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Five Things You Need to Know: Buffett, Dear Decider..., Miners Turn to AA, Mal de peidra, Barbaro


What you need to know (and what it means).


Five things you need to know to stay ahead of the pack on Wall Street:

1. Grab a plate and sit right down to the Warren "all-you-can-say" Buffett

At this past weekend's annual Berkshire Hathaway shareholder meeting, Chairman Warren Buffett pontificated on everything from the US dollar to copper, gold, silver and residential housing.

  • About 24,000 people attended the annual general meeting of Berkshire Hathaway shareholders in Omaha, NE.
  • Chairman Warren Buffett covered a variety of topics, noting, among other things:
  • The U.S. dollar, fundamentally, must weaken over time.
  • A housing slowdown is in effect across the country in residential markets, especially on the high end.
  • Commodities, including copper and silver, are in a bubble, noting "What the wise man does in at the beginning, the fool does in the end."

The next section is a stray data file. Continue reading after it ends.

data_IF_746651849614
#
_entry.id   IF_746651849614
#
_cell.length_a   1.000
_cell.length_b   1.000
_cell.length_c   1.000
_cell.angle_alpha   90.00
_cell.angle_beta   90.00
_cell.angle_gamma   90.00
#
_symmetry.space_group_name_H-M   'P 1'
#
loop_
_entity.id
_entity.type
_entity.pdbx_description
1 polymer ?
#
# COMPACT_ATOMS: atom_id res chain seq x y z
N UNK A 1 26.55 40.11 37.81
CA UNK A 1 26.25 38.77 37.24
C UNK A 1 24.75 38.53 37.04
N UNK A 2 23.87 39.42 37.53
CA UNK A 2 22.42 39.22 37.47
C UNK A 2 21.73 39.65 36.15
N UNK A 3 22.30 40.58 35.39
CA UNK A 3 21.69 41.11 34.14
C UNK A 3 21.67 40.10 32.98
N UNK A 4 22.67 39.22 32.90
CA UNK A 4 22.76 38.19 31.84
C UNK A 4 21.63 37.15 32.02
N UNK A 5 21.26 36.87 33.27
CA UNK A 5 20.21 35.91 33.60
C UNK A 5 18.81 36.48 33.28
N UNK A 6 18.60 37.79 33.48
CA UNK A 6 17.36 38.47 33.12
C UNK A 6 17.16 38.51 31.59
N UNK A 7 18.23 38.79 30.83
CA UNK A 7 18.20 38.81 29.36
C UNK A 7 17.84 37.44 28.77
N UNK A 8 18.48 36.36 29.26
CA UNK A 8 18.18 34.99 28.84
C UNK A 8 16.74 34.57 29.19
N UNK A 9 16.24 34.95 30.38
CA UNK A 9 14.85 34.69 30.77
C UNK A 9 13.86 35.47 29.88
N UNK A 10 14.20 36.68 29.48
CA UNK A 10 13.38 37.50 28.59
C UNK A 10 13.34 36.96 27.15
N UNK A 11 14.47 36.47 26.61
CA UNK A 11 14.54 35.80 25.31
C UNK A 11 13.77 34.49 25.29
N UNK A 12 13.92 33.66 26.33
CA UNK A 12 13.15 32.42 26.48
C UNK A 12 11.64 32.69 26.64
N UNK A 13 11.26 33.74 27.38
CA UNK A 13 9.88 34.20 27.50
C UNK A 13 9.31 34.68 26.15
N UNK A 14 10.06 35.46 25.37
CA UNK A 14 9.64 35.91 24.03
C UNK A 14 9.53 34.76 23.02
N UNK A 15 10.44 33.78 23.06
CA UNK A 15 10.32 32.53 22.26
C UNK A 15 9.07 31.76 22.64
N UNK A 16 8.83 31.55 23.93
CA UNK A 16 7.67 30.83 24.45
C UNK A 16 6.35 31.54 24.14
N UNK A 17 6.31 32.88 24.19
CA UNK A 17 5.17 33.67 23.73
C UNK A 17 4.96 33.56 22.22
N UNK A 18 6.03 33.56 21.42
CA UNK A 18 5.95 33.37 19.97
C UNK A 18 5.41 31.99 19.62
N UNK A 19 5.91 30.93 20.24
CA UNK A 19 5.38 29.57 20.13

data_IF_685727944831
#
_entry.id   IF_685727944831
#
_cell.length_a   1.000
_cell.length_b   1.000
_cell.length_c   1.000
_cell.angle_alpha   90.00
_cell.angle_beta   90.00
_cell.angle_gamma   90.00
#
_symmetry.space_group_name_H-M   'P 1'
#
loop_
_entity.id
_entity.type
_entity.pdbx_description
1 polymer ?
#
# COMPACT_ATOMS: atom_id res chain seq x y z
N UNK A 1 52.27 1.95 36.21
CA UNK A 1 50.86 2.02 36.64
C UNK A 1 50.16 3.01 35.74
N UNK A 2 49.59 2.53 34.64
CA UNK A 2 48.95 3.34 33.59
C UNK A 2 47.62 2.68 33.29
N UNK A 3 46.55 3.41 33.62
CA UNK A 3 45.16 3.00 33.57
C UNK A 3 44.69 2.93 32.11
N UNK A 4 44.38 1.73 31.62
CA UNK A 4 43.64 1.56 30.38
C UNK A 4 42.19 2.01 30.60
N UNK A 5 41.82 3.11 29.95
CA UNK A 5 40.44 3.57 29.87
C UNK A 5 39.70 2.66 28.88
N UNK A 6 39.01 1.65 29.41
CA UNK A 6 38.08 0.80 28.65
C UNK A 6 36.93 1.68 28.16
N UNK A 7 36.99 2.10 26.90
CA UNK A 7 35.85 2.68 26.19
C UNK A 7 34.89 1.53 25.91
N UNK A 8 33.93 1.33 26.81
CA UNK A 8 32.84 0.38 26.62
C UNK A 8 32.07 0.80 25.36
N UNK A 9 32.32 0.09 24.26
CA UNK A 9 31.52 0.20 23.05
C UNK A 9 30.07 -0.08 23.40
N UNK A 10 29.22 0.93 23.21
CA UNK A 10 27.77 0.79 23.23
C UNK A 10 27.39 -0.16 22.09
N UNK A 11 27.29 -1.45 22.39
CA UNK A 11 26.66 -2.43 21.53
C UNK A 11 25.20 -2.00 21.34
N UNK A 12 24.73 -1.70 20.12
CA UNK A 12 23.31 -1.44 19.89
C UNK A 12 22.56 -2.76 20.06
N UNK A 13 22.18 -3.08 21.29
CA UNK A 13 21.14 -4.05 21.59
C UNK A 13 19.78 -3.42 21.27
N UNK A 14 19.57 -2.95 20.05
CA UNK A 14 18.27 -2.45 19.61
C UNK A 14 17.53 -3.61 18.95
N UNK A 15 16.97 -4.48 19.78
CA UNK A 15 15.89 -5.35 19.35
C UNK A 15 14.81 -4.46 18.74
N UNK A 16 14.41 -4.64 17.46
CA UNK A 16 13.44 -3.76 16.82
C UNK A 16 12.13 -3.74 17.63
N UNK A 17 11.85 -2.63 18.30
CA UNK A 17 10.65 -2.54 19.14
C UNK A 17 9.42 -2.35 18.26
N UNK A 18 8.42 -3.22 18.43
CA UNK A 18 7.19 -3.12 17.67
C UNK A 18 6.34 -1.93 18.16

• There are no "screaming bargains" in the U.S. so he continues to look overseas for investments, focusing on Europe and Japan.
  • Buffett also noted he was eyeing a possible $15 billion acquisition - Minyanville speculates that it is perhaps a company for carrying out an undertaking of great advantage, but nobody to know what it is - but said there was only a small chance of that happening.

2. Dear Decider...

Iranian President Mahmoud Ahmadinejad has written a letter to President Bush in an attempt to ease tensions between Iran and the U.S. over the Iranian nuclear enrichment program.

  • An Iranian spokesman said the letter included new means of resolving several international issues.
  • The letter is the first publicly announced personal communication from an Iranian premier to a U.S. president since Washington-Tehran ties were broken after the 1979 Islamic revolution, according to Reuters.
  • Government spokesman Gholamhossein Elham said the nuclear dispute was one of a number of topics broached in the letter.
  • The letter will be made public once Bush receives it, a spokesman said.
  • The letter was handed to the Swiss Embassy in Tehran.
  • Switzerland has represented U.S. interests in Iran since the U.S. cut diplomatic ties with the Islamic Republic in 1980.
  • Today the five permanent members of the UN Security Council, plus Germany, are preparing to discuss a draft resolution ordering Iran to suspend its atomic program, though a vote is not expected.